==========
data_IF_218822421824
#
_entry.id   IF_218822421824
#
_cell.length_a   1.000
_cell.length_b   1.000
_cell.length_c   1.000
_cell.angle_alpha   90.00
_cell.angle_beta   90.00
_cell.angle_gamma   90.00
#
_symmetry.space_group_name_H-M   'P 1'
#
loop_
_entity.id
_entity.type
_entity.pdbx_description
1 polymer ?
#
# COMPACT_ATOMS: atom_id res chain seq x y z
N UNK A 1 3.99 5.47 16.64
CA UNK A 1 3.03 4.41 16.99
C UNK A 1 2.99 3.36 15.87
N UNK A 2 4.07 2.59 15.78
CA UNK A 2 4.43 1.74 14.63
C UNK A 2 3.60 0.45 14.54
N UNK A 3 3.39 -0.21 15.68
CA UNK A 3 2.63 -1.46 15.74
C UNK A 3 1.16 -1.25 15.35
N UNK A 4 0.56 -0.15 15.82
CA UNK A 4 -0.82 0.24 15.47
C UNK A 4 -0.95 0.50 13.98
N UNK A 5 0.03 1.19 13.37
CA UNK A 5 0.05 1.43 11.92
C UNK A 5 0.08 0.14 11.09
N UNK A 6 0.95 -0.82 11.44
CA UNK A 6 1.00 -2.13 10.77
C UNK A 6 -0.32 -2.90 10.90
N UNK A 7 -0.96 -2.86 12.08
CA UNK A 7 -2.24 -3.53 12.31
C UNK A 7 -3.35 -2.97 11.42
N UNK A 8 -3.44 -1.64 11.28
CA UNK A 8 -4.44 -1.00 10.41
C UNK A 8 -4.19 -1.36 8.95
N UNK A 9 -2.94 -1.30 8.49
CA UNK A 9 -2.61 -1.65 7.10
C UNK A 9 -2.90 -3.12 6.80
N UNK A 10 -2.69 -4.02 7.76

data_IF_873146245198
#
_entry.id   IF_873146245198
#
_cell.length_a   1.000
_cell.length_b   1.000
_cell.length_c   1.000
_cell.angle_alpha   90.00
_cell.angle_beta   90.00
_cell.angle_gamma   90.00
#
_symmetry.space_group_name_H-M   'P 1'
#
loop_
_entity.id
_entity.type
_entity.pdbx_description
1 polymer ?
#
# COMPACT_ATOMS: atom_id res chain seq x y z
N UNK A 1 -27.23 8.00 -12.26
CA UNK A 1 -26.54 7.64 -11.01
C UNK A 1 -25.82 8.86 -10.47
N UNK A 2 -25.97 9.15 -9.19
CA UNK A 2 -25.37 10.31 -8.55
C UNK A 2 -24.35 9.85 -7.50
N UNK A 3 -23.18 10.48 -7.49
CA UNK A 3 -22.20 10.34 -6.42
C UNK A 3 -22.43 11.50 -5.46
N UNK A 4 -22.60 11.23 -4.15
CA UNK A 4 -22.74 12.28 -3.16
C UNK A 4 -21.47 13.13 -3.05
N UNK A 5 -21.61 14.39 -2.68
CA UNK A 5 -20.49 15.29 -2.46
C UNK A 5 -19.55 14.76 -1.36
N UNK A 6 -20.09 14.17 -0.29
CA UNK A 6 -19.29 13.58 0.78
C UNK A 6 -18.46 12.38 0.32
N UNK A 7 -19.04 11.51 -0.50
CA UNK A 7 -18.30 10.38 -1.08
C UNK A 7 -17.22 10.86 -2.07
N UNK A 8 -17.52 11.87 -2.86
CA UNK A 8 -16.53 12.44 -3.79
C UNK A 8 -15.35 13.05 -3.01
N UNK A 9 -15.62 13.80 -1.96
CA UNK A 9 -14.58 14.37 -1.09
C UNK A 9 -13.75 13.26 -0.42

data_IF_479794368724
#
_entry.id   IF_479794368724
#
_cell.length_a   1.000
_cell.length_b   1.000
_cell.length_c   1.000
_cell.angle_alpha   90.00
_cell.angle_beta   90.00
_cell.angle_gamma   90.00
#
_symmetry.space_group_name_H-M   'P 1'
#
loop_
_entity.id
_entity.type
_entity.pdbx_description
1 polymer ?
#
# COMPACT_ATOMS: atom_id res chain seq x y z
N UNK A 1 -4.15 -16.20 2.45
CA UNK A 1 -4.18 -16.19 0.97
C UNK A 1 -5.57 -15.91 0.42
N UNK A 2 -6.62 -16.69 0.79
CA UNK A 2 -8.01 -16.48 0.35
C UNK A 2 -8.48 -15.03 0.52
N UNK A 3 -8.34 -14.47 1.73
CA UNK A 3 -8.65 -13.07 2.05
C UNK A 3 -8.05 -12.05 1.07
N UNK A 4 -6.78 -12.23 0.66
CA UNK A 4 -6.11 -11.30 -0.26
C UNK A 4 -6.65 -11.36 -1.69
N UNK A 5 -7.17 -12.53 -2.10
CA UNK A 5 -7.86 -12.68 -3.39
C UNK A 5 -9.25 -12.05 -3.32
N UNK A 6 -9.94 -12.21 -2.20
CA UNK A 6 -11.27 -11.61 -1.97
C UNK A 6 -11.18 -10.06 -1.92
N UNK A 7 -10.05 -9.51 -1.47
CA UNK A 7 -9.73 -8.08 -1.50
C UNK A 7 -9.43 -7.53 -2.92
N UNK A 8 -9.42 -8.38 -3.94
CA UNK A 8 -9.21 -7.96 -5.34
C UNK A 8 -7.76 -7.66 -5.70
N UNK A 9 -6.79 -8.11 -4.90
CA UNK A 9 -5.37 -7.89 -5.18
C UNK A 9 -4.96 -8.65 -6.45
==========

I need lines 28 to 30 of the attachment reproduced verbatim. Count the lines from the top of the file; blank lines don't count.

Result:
CA UNK A 3 2.63 -1.46 15.74
C UNK A 3 1.16 -1.25 15.35
N UNK A 4 0.56 -0.15 15.82